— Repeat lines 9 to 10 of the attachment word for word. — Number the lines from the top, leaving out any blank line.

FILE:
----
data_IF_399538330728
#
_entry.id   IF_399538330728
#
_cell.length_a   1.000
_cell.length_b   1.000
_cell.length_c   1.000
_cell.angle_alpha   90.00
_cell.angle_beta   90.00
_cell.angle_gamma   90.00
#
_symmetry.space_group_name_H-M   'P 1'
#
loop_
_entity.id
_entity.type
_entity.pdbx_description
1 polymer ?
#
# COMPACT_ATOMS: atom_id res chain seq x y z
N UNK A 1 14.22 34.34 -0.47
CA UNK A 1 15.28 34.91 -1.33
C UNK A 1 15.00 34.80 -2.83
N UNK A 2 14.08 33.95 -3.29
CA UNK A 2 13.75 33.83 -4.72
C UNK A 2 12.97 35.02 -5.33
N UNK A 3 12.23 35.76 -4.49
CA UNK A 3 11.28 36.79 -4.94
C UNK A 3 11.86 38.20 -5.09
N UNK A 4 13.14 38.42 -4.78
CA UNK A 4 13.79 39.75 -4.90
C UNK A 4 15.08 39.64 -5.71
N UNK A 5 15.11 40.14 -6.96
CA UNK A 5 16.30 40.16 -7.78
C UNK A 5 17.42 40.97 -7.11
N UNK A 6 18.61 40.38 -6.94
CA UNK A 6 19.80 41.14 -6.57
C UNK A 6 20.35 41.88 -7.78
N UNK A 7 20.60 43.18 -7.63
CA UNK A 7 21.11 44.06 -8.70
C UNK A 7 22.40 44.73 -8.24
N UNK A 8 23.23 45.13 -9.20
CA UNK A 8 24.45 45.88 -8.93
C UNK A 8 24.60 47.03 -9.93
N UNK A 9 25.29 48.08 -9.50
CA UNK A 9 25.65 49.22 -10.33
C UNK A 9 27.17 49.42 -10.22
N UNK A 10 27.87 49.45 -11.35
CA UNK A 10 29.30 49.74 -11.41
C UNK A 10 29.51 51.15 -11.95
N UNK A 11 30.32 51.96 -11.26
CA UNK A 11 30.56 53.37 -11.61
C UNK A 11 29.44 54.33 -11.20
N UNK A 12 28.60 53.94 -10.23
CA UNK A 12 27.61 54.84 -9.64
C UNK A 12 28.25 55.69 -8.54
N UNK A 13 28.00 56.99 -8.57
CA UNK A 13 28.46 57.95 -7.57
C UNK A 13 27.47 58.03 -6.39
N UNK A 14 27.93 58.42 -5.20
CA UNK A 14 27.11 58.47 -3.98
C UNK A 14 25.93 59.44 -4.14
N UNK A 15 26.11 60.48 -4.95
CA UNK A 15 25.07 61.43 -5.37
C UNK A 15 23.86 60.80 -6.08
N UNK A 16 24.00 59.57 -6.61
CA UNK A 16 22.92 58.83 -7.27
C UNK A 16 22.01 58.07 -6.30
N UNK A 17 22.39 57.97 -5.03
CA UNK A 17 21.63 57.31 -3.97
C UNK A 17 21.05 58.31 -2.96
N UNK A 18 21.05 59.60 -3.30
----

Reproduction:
_cell.angle_beta   90.00
_cell.angle_gamma   90.00